PayPal's goal to become a bigger part of our payment lives took another step forward Thursday, with the company adding more money-transfer features to its platform.
Nearly a year after it purchased money-transfer company Xoom, PayPal on Thursday integrated a handful of Xoom's functions to its websites, making it easier for PayPal's 87 million US users to send money or remittances overseas. An update to the mobile app is "coming soon."
The company added 10 new countries that PayPal users can send money to overseas, including Mexico, Brazil, China and India. Those countries will be added to the 190 countries and regions PayPal already offers money transfers to. Also, people can now use their PayPal accounts to log into Xoom.
Xoom is typically used by first-generation immigrants in the US to send money back home to friends and family. The company's biggest markets include India, the Philippines, Mexico, Colombia and Dominican Republic, and it competes directly with Western Union and MoneyGram.
While these added features don't offer huge changes to PayPal, they keep up the company's continue push to make itself a far more vital part of people's lives. This year, it signed deals with Visa and Mastercard to make it easier to use your credit card with PayPal. Those deals should soon allow folks to pay with PayPal in stores. PayPal also hopes to start providing budgeting tools and financial advice to its customers.
Offering money transfers has become a useful way for PayPal to grow its influence and make additional money by taking a cut of some transfers. Xoom has provided cross-border money transfers, while PayPal and its other brand Venmo provide money transfers within the US. While PayPal doesn't break out Xoom's money-transfer volume, PayPal said its total peer-to-peer volume across all three brands in 2015 was $41 billion, up 42 percent from a year earlier.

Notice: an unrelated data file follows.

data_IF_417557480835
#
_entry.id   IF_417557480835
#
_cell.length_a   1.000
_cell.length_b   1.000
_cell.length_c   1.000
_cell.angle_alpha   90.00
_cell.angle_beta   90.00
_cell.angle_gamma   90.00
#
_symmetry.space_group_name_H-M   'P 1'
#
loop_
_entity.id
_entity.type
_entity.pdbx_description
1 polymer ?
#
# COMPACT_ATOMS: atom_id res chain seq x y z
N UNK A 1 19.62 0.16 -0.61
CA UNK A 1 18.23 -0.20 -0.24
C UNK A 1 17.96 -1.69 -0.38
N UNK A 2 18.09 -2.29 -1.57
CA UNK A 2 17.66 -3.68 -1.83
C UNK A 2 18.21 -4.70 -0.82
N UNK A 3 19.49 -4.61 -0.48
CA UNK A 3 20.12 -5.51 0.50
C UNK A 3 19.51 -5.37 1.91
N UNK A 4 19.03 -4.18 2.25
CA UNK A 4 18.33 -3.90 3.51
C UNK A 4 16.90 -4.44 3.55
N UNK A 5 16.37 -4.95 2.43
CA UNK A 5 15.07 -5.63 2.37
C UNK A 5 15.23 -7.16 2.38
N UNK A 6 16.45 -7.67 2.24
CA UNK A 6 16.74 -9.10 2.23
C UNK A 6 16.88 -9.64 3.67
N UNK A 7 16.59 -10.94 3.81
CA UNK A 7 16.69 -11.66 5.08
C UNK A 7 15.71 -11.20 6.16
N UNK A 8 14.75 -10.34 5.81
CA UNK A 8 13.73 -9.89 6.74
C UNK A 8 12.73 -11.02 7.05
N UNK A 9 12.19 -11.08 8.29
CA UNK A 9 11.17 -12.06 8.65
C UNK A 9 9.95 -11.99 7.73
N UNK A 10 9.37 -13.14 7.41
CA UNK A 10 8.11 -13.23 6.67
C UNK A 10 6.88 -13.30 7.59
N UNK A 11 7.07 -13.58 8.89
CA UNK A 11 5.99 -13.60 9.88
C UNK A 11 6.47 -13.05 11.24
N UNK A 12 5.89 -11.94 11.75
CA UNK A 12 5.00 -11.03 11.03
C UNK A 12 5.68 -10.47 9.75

Also Thursday, Xoom added a new feature to allow users overseas to request a remittance, bill payment or reload of mobile airtime.
"It overall improves the experience for both the sender and the beneficiary," John Kunze, vice president of Xoom, said of the new request feature, since a beneficiary doesn't need to contact a sender every time money is needed.
Asked about the security of these new requests, Kunze said they will be managed through Xoom and PayPal's typical risk management, anti-fraud and anti-money laundering systems.
He added that Xoom hopes to add new markets to send money from in the future, but there's no timeline for such plans. Currently, money can only be sent from the US.
PayPal on Thursday said its third-quarter revenue jumped 18 percent from a year earlier to $2.67 billion, beating Wall Street expectations. Earnings, excluding some special items, rose 13 percent and matched estimates. Total active customers hit 192 million, up 11 percent.
Updated, 1:45 p.m. PT: Added PayPal's earnings results.